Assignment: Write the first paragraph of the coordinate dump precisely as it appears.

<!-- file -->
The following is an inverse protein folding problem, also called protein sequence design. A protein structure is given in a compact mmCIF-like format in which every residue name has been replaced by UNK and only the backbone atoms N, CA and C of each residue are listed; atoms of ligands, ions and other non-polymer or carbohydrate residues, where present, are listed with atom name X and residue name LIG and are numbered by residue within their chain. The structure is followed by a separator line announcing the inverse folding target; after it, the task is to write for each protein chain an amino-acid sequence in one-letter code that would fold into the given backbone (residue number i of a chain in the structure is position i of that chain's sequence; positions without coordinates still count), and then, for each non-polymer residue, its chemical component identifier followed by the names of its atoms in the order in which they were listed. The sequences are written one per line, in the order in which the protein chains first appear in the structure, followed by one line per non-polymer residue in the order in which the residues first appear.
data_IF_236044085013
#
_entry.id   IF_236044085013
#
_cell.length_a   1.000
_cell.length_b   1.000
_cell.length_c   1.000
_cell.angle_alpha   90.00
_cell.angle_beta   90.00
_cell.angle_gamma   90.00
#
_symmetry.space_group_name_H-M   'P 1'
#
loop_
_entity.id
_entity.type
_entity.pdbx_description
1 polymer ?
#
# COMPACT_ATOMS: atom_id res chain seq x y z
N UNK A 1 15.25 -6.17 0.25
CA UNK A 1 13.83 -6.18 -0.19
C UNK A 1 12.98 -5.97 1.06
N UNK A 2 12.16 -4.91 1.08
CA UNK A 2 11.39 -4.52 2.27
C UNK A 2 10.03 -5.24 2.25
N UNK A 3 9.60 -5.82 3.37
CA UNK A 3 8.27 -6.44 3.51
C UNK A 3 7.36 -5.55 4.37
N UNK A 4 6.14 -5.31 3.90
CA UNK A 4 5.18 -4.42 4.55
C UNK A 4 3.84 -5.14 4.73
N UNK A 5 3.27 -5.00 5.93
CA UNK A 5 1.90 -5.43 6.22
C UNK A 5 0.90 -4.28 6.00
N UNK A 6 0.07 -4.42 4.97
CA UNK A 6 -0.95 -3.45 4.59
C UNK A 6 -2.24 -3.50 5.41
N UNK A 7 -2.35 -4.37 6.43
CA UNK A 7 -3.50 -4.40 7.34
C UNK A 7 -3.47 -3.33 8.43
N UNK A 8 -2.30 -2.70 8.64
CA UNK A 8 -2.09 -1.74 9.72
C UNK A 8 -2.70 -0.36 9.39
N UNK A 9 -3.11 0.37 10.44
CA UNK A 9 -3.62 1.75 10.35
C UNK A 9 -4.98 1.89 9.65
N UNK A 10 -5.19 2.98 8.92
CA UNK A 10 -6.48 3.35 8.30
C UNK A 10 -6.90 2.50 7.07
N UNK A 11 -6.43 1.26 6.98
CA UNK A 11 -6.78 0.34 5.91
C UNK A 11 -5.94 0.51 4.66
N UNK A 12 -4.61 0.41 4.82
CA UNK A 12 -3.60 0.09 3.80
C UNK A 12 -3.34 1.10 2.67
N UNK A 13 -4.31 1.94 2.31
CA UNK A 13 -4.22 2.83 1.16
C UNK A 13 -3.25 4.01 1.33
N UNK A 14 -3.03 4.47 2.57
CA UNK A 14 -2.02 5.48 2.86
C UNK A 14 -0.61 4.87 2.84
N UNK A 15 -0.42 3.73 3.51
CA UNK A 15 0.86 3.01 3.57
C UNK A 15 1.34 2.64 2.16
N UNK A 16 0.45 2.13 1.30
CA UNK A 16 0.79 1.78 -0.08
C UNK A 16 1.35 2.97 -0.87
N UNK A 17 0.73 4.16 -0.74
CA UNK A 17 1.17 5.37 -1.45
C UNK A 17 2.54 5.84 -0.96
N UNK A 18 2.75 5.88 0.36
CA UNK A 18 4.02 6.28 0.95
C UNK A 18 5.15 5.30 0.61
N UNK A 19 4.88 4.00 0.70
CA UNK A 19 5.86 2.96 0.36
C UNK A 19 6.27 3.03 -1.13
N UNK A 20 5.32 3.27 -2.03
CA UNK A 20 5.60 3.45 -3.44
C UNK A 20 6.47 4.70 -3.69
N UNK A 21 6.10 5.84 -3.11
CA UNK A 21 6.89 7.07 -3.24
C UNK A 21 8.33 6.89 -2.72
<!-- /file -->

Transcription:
The following is an inverse protein folding problem, also called protein sequence design. A protein structure is given in a compact mmCIF-like format in which every residue name has been replaced by UNK and only the backbone atoms N, CA and C of each residue are listed; atoms of ligands, ions and other non-polymer or carbohydrate residues, where present, are listed with atom name X and residue name LIG and are numbered by residue within their chain. The structure is followed by a separator line announcing the inverse folding target; after it, the task is to write for each protein chain an amino-acid sequence in one-letter code that would fold into the given backbone (residue number i of a chain in the structure is position i of that chain's sequence; positions without coordinates still count), and then, for each non-polymer residue, its chemical component identifier followed by the names of its atoms in the order in which they were listed. The sequences are written one per line, in the order in which the protein chains first appear in the structure, followed by one line per non-polymer residue in the order in which the residues first appear.